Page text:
Ideas for Redefining Wellbeing

Little CEO Carol Rickard-Brideau, Moderna HR leader Amy Virgilio and Steelcase wellness navigator Gary Strehlke share how culture and space can foster wellbeing in new ways in the workplace.

It’s no secret employee wellbeing, in a post-pandemic world, is suffering. Employees are struggling with stress like never before — four in 10 U.S. employees say their job is negatively impacting their mental health. For many, work is a grind and has even become toxic. At the same time, new Steelcase research revealed that global leaders’ top workplace concern in this coming year will be employee wellbeing.

So why is wellbeing such a big deal now, and how do leaders prioritize employees physical, emotional and cognitive health?

In our recent Work Better webinar, host Katie Pace, director of communications at Steelcase, spoke with three leading voices to better understand how wellbeing is being redefined in today’s workplace.


  • Carol Rickard-Brideau, Partner + CEO, Little Diversified Architectural Consulting
  • Amy Virgilio, Director, Human Resources, Moderna
  • Gary Strehlke, Wellbeing Navigator, Steelcase

Katie Pace: A question for all panelists – how do you define wellbeing today?

CRB: Wellbeing isn’t the absence of disease. It’s really creating conditions that allow people to function at their highest possible levels.

AV: As an HR business partner, wellbeing is empowering our employees with the tools and resources to make sure not only that they can bring their best selves to work, but have the full, holistic gamut of physical and mental wellbeing support that they may need.

GS: Traditionally companies have focused on physical wellbeing, like preventing illness – but we’re now broadening those dimensions to incorporate physical, emotional, cognitive, spiritual, financial – anything that may impact an employee’s ability to function and be well. Maintaining a healthy level of function across multi dimensions of health would be how I define wellbeing today.

KP: This past spring, results from our latest study of global leaders revealed something we found quite surprising – that their top workplace concern in the coming year will be employee wellbeing. A lot of people might be wondering, why have leaders elevated the issue of wellbeing to the top of their list now?

KP: Amy, let’s start with you – what’s happened to cause leaders to prioritize wellbeing in the workplace?

AV: People are the heart of our company, and they’re the ones working on our promise to deliver mRNA medicines to patients. We grew quickly during the pandemic – going from about 500 Massachusetts-based employees to almost 5,000 global employees in 20 different countries. The cost of hiring new employees – training and onboarding time – is critical to our business and our mission. If we don’t put our employees and their evolving needs at the forefront, we’re going to miss out. Retention is a key factor in our ability to deliver medicines, and that will continue to be significant. Top of mind for our leadership teams is how our employees are doing. We are transparent in that we expect a lot of our employees, performance-wise, and making sure we have the tools, benefits, and ensuring that we’re constantly listening to their needs is key to our success in the future.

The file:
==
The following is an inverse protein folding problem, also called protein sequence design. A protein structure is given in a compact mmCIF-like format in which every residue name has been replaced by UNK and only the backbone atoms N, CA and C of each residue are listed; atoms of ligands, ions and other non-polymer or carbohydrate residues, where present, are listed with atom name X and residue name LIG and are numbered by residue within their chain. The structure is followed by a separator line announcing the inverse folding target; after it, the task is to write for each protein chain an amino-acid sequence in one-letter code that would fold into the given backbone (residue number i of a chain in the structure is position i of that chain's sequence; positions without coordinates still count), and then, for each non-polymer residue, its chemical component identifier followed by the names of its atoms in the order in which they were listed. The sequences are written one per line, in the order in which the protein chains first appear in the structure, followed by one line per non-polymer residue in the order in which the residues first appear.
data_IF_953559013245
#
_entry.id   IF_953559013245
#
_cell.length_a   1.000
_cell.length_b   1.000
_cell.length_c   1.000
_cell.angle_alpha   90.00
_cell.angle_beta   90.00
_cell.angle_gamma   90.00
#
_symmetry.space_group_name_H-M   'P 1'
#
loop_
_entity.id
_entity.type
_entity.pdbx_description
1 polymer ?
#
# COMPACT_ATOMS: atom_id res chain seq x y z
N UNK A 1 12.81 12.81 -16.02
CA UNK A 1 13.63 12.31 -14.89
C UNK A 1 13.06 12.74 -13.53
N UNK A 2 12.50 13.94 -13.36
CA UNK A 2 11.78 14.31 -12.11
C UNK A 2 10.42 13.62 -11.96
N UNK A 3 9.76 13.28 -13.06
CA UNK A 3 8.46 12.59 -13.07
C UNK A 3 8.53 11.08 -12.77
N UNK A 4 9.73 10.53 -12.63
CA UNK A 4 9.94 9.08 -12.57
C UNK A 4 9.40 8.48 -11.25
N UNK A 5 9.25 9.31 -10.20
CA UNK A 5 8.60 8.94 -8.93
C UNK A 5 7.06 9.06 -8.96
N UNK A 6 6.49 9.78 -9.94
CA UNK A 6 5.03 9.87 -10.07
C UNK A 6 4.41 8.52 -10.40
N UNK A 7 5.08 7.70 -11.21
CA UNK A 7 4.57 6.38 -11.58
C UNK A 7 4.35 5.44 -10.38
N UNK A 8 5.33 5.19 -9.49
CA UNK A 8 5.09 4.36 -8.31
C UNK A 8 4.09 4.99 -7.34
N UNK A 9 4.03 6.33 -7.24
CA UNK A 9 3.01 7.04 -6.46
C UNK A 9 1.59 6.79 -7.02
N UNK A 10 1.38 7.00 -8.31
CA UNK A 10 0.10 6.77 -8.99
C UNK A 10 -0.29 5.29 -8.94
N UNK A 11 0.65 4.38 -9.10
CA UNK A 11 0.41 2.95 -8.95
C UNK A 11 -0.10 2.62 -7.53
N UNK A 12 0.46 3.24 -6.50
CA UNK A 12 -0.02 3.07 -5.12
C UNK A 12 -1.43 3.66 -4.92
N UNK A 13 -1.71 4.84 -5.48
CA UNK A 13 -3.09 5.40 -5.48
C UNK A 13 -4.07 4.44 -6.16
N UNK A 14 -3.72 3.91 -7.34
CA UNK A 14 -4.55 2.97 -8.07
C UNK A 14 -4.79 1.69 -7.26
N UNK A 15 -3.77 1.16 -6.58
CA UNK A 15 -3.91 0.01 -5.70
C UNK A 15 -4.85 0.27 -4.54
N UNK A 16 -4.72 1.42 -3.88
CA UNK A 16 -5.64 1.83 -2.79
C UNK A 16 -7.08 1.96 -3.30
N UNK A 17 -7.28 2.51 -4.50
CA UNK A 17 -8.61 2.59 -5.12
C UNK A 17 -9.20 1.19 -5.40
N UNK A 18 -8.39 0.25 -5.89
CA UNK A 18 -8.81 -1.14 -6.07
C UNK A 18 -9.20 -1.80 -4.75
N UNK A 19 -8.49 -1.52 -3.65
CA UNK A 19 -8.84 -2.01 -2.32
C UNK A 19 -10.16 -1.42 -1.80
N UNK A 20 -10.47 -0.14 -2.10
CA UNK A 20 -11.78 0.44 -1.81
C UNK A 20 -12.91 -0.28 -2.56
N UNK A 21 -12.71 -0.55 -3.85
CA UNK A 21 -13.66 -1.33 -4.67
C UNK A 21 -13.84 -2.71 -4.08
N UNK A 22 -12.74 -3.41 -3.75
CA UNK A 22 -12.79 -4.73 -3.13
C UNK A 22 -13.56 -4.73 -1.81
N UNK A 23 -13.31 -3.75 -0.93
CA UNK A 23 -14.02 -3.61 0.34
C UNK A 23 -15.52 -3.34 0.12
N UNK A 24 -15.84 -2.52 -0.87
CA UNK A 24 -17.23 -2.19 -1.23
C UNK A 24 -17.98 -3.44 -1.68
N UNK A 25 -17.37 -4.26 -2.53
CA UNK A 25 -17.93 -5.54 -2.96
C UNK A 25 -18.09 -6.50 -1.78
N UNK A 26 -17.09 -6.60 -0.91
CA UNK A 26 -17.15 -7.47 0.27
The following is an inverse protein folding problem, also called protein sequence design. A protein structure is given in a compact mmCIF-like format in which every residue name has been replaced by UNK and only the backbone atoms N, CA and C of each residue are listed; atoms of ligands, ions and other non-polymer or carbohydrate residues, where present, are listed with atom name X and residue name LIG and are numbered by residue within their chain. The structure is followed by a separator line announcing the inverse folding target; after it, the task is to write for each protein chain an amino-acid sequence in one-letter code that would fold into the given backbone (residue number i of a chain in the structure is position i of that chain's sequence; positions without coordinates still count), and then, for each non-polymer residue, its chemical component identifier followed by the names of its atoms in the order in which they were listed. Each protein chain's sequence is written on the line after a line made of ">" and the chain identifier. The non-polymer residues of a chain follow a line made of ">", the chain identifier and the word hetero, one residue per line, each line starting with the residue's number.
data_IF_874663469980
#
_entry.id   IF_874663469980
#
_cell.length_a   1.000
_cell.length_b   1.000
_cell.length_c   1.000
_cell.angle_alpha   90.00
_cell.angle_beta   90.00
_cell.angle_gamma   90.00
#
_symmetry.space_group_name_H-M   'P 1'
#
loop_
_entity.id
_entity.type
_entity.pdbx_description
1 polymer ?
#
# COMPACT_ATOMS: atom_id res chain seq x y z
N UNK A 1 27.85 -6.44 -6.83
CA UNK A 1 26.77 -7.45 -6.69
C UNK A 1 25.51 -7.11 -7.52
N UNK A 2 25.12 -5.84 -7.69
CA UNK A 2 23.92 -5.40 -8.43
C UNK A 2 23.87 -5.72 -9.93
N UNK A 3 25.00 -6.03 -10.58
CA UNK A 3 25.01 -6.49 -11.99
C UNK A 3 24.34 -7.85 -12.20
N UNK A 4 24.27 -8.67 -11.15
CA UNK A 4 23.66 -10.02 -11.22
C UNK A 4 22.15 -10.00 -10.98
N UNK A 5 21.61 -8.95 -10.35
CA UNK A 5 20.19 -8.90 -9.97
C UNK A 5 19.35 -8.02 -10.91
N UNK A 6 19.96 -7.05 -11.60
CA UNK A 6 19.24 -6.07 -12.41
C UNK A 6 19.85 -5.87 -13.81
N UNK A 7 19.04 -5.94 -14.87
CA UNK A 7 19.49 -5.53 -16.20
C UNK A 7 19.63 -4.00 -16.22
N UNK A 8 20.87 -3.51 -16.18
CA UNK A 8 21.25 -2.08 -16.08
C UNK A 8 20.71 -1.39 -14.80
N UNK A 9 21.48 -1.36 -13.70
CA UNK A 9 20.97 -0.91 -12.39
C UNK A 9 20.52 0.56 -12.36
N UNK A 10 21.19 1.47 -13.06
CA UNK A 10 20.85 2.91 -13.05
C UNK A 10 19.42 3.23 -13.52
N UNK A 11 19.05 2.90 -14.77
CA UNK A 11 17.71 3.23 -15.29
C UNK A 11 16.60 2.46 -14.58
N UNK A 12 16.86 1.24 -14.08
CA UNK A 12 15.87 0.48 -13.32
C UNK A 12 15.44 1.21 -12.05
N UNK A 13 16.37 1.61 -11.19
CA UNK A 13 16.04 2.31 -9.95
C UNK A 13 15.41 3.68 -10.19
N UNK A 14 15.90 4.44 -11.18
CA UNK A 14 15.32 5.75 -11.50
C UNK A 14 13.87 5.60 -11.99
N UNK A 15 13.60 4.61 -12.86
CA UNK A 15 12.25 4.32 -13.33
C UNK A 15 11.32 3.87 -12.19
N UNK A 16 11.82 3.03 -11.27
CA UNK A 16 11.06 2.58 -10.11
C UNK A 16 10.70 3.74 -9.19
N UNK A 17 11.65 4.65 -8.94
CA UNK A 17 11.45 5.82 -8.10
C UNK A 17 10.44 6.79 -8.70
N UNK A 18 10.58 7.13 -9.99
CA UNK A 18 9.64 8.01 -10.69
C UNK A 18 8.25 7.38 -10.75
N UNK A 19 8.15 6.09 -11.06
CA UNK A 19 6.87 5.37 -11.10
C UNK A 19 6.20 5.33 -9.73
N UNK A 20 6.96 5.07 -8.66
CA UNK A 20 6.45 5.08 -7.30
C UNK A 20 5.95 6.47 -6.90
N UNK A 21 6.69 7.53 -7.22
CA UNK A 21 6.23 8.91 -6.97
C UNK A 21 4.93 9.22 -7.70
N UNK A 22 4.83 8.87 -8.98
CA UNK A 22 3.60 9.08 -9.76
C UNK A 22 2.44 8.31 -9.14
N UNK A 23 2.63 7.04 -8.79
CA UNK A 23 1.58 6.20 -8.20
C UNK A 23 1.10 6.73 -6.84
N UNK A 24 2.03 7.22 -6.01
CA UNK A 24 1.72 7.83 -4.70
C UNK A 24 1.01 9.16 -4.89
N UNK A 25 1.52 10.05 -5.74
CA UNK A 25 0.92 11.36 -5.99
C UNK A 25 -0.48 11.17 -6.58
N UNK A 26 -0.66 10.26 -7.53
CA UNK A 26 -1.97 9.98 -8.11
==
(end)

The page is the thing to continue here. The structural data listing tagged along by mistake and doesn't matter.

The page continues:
KP: Gary, why do you think wellbeing has moved to the top of leaders’ priorities?

GS: I think it’s important to recognize that employees are really a company’s only renewable resource. Employees are impacted by things happening in the workplace – both positive and negative – and things happening outside – things in their personal lives and globally. When you boil it down, it’s a human person performing a task. So often, we think of the tasks themselves, but we lose sight of the employee. Are they coming to work physically, emotionally and cognitively healthy? Can they function socially with their leaders and coworkers so they can continue to perform at a high level? We must be cautious as a company to make sure we’re not doing things that make our employees less healthy, and at the same time look at how we can enhance the health of our employee population.

KP: Gallup research has revealed people don’t believe their organization cares about their wellbeing. Yet leaders are telling us it’s their top priority? Carol, what do you think is causing this disconnect?